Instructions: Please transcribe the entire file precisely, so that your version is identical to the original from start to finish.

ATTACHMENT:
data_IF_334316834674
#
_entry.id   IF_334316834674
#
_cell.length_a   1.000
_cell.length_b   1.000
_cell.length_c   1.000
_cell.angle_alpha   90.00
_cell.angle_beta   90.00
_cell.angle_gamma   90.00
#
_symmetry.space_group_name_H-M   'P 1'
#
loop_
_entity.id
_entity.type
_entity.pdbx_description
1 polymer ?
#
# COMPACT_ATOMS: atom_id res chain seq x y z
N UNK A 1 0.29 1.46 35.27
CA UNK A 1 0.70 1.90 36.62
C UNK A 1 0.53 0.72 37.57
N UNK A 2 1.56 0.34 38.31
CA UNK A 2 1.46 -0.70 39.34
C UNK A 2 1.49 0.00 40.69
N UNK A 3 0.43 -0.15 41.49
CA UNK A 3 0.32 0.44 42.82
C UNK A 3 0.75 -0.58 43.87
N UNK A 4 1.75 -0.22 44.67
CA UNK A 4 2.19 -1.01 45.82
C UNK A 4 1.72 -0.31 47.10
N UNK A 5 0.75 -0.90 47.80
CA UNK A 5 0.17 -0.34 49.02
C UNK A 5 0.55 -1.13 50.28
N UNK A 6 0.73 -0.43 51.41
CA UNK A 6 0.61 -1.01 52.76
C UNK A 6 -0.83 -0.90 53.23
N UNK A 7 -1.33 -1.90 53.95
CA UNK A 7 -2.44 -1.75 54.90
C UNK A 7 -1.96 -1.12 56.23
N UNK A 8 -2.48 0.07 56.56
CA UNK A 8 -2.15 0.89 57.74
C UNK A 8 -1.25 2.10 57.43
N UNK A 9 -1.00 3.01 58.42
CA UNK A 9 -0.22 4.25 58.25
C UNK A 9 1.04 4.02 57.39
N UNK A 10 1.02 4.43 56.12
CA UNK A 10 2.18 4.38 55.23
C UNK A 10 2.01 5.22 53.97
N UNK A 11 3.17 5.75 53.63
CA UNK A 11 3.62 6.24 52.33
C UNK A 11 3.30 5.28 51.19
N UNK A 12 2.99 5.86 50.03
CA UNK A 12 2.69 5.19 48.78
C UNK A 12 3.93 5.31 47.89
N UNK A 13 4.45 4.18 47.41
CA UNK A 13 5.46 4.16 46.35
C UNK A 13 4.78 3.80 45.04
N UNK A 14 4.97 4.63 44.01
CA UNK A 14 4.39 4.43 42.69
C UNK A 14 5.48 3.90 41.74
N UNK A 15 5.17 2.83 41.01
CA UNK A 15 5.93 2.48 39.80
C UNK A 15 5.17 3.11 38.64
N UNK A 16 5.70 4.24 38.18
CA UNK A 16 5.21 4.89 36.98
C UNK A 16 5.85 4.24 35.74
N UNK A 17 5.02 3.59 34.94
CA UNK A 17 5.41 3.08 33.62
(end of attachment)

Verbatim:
data_IF_334316834674
#
_entry.id   IF_334316834674
#
_cell.length_a   1.000
_cell.length_b   1.000
_cell.length_c   1.000
_cell.angle_alpha   90.00
_cell.angle_beta   90.00
_cell.angle_gamma   90.00
#
_symmetry.space_group_name_H-M   'P 1'
#
loop_
_entity.id
_entity.type
_entity.pdbx_description
1 polymer ?
#
# COMPACT_ATOMS: atom_id res chain seq x y z
N UNK A 1 0.29 1.46 35.27
CA UNK A 1 0.70 1.90 36.62
C UNK A 1 0.53 0.72 37.57
N UNK A 2 1.56 0.34 38.31
CA UNK A 2 1.46 -0.70 39.34
C UNK A 2 1.49 0.00 40.69
N UNK A 3 0.43 -0.15 41.49
CA UNK A 3 0.32 0.44 42.82
C UNK A 3 0.75 -0.58 43.87
N UNK A 4 1.75 -0.22 44.67
CA UNK A 4 2.19 -1.01 45.82
C UNK A 4 1.72 -0.31 47.10
N UNK A 5 0.75 -0.90 47.80
CA UNK A 5 0.17 -0.34 49.02
C UNK A 5 0.55 -1.13 50.28
N UNK A 6 0.73 -0.43 51.41
CA UNK A 6 0.61 -1.01 52.76
C UNK A 6 -0.83 -0.90 53.23
N UNK A 7 -1.33 -1.90 53.95
CA UNK A 7 -2.44 -1.75 54.90
C UNK A 7 -1.96 -1.12 56.23
N UNK A 8 -2.48 0.07 56.56
CA UNK A 8 -2.15 0.89 57.74
C UNK A 8 -1.25 2.10 57.43
N UNK A 9 -1.00 3.01 58.42
CA UNK A 9 -0.22 4.25 58.25
C UNK A 9 1.04 4.02 57.39
N UNK A 10 1.02 4.43 56.12
CA UNK A 10 2.18 4.38 55.23
C UNK A 10 2.01 5.22 53.97
N UNK A 11 3.17 5.75 53.63
CA UNK A 11 3.62 6.24 52.33
C UNK A 11 3.30 5.28 51.19
N UNK A 12 2.99 5.86 50.03
CA UNK A 12 2.69 5.19 48.78
C UNK A 12 3.93 5.31 47.89
N UNK A 13 4.45 4.18 47.41
CA UNK A 13 5.46 4.16 46.35
C UNK A 13 4.78 3.80 45.04
N UNK A 14 4.97 4.63 44.01
CA UNK A 14 4.39 4.43 42.69
C UNK A 14 5.48 3.90 41.74
N UNK A 15 5.17 2.83 41.01
CA UNK A 15 5.93 2.48 39.80
C UNK A 15 5.17 3.11 38.64
N UNK A 16 5.70 4.24 38.18
CA UNK A 16 5.21 4.89 36.98
C UNK A 16 5.85 4.24 35.74
N UNK A 17 5.02 3.59 34.94
CA UNK A 17 5.41 3.08 33.62